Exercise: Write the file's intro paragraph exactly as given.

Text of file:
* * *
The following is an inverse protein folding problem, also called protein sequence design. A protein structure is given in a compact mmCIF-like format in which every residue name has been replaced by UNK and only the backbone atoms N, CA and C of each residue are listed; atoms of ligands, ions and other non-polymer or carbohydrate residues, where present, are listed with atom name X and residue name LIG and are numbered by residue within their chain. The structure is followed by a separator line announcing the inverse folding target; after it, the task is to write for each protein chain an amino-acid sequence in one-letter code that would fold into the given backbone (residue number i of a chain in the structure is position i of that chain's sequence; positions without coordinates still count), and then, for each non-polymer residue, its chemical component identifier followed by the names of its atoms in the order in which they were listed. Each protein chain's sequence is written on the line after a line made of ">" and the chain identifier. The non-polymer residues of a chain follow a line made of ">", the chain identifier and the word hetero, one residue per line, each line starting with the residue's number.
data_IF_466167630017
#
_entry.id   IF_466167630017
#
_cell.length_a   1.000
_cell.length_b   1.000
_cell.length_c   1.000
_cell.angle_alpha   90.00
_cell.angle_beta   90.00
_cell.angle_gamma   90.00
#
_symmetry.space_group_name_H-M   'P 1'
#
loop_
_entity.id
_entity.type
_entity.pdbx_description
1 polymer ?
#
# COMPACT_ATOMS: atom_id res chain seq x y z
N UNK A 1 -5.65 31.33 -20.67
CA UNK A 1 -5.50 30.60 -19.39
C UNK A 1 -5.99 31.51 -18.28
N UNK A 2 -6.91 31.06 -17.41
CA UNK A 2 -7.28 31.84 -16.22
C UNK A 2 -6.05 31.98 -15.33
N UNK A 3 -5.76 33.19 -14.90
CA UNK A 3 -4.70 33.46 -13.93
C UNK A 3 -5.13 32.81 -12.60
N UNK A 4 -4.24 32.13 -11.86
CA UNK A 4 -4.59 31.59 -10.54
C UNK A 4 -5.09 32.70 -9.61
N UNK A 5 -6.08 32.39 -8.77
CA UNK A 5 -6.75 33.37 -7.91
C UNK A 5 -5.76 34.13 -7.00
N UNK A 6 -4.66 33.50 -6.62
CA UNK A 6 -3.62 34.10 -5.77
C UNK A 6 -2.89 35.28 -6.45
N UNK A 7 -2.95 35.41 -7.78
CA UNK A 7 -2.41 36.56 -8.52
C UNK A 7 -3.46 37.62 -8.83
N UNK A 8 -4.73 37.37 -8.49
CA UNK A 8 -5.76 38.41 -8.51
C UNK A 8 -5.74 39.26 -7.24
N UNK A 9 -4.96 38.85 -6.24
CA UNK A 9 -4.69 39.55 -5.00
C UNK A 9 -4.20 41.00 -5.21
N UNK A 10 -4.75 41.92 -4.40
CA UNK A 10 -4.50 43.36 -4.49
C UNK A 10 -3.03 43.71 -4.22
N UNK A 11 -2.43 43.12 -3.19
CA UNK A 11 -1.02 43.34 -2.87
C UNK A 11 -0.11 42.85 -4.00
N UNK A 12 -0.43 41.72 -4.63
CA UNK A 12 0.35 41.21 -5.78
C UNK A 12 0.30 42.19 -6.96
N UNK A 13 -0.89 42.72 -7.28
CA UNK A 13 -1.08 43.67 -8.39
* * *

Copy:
The following is an inverse protein folding problem, also called protein sequence design. A protein structure is given in a compact mmCIF-like format in which every residue name has been replaced by UNK and only the backbone atoms N, CA and C of each residue are listed; atoms of ligands, ions and other non-polymer or carbohydrate residues, where present, are listed with atom name X and residue name LIG and are numbered by residue within their chain. The structure is followed by a separator line announcing the inverse folding target; after it, the task is to write for each protein chain an amino-acid sequence in one-letter code that would fold into the given backbone (residue number i of a chain in the structure is position i of that chain's sequence; positions without coordinates still count), and then, for each non-polymer residue, its chemical component identifier followed by the names of its atoms in the order in which they were listed. Each protein chain's sequence is written on the line after a line made of ">" and the chain identifier. The non-polymer residues of a chain follow a line made of ">", the chain identifier and the word hetero, one residue per line, each line starting with the residue's number.